"Give me your tired, your poor, your huddled masses yearning to breathe free," reads the poem by Emma Lazarus inscribed on the base of the Statue of Liberty in New York harbor. The practice of sanctuary -- providing a haven to immigrants, refugees, homeless, or displaced people in a house of worship -- supports this invitation. Religious groups have heeded the call to care for and welcome the stranger for thousands of years. Explore how your faith community might provide sanctuary. If your building is unused during the week, you might convert a classroom to a place for people to sleep. In daytime, you might create opportunities for people to connect with social workers, lawyers, and organizations who can offer advice, translation services, and other kinds of assistance. Some congregations have teams that accompany immigrants to their check-ins with ICE (Immigration and Customs Enforcement), providing emotional support and, if necessary, alerting families and lawyers if someone is detained. No matter how a faith community decides to respond, the process of discussing how and why to provide sanctuary -- and even the logistics of what changes you would need to make to your facility to accommodate strangers -- enables a congregation to consider its obligations to civic engagement.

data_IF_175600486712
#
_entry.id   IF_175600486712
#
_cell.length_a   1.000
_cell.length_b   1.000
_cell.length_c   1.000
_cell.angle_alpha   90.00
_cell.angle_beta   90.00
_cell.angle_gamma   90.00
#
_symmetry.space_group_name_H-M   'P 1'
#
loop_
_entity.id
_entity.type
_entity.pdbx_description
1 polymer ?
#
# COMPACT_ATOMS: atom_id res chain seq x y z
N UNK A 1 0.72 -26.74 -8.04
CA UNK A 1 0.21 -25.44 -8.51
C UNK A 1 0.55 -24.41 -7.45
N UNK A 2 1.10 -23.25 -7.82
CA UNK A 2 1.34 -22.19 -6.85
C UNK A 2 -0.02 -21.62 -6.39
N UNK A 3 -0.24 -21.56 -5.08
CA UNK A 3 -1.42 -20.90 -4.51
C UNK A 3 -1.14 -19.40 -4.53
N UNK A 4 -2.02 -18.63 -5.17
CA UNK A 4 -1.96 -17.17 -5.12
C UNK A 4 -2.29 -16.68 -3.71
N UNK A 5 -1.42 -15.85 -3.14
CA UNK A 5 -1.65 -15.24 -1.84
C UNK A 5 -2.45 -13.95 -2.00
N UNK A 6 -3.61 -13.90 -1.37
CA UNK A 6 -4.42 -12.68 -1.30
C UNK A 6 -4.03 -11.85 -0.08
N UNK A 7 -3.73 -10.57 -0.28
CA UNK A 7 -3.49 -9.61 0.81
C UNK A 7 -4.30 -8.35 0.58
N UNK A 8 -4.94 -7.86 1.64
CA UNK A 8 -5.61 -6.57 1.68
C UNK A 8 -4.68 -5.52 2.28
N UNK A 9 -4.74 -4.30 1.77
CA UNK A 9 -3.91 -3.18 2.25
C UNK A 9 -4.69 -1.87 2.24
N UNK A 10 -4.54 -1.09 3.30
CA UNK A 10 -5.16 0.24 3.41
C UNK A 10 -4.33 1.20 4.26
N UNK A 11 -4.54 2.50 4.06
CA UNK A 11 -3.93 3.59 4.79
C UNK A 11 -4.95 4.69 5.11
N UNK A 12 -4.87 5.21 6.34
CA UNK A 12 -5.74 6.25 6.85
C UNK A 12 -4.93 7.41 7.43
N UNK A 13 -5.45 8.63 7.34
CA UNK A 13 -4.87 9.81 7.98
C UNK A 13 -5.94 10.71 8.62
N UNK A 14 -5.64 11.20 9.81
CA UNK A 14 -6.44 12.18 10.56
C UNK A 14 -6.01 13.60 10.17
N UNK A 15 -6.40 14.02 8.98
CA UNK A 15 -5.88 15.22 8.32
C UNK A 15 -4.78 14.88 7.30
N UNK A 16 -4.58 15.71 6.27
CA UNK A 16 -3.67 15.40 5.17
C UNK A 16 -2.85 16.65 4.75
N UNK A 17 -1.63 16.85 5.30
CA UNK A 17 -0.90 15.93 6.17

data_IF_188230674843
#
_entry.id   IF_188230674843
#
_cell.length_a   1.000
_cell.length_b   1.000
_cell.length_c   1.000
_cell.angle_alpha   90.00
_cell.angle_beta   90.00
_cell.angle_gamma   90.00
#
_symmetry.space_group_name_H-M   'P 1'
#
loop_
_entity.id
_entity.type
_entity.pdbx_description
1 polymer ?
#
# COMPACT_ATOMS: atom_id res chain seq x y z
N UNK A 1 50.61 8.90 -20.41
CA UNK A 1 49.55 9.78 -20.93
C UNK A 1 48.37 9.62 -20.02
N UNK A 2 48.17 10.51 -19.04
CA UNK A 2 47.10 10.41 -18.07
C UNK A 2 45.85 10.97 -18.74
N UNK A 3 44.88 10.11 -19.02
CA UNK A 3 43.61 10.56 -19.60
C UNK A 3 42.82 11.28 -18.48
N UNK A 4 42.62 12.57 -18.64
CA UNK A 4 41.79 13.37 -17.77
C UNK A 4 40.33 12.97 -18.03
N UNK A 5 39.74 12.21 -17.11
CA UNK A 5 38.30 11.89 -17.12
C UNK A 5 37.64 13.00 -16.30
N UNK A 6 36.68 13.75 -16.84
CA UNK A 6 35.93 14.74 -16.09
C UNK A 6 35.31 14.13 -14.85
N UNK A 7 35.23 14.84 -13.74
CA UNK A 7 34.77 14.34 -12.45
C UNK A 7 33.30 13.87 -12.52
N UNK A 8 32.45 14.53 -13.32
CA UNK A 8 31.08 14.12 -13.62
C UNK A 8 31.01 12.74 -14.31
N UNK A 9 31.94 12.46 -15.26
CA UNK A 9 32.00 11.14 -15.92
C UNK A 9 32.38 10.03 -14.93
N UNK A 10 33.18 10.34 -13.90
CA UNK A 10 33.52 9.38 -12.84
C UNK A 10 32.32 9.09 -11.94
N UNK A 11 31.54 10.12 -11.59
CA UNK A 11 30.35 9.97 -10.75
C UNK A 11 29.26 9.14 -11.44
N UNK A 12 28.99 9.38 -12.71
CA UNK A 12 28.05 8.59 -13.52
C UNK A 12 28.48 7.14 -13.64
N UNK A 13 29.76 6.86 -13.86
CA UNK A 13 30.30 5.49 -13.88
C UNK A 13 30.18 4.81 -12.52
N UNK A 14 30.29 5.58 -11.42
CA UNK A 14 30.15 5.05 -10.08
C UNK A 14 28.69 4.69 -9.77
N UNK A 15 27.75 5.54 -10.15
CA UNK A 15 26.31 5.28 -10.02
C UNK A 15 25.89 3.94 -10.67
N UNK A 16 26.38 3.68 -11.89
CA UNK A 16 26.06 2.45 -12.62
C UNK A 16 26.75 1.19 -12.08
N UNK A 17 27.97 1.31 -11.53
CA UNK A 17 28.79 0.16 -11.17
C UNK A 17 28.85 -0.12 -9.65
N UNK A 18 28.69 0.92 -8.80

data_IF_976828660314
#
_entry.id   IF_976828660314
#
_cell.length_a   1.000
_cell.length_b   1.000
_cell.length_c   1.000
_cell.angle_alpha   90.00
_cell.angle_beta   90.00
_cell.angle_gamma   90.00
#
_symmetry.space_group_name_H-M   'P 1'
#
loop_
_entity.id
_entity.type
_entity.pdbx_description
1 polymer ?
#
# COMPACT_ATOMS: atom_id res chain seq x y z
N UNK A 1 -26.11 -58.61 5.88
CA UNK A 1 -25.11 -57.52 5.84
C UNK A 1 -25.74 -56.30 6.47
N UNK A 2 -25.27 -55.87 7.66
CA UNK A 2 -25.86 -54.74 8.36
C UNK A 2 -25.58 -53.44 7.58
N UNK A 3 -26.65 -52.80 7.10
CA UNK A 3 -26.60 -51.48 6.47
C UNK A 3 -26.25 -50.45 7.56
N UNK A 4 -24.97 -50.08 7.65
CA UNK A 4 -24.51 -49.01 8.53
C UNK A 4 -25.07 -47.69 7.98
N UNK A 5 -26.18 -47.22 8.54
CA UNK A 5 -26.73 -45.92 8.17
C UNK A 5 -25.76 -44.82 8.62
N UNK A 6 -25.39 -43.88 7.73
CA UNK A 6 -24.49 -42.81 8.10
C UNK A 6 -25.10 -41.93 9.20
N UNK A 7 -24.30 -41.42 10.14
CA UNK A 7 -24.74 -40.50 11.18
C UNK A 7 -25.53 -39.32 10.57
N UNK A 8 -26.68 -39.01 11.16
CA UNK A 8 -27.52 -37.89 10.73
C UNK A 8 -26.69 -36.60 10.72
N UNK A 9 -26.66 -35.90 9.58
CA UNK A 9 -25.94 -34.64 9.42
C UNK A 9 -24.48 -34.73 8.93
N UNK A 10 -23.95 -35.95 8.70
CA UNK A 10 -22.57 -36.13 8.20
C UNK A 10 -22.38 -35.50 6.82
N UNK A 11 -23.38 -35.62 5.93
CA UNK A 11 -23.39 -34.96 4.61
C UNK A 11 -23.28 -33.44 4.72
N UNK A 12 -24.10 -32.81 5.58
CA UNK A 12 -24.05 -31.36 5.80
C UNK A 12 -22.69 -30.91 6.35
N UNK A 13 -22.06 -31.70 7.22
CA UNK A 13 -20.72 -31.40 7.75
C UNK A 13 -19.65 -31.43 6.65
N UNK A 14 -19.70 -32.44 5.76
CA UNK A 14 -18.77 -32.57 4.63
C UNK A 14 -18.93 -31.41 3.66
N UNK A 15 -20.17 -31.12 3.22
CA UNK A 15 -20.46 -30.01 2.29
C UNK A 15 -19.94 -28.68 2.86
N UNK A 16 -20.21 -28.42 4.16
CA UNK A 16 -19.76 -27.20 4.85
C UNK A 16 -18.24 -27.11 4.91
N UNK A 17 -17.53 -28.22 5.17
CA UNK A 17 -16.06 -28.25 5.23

Kristin Ritzau, Mary Ann Brussat in Practicing Democracy with Your Faith Community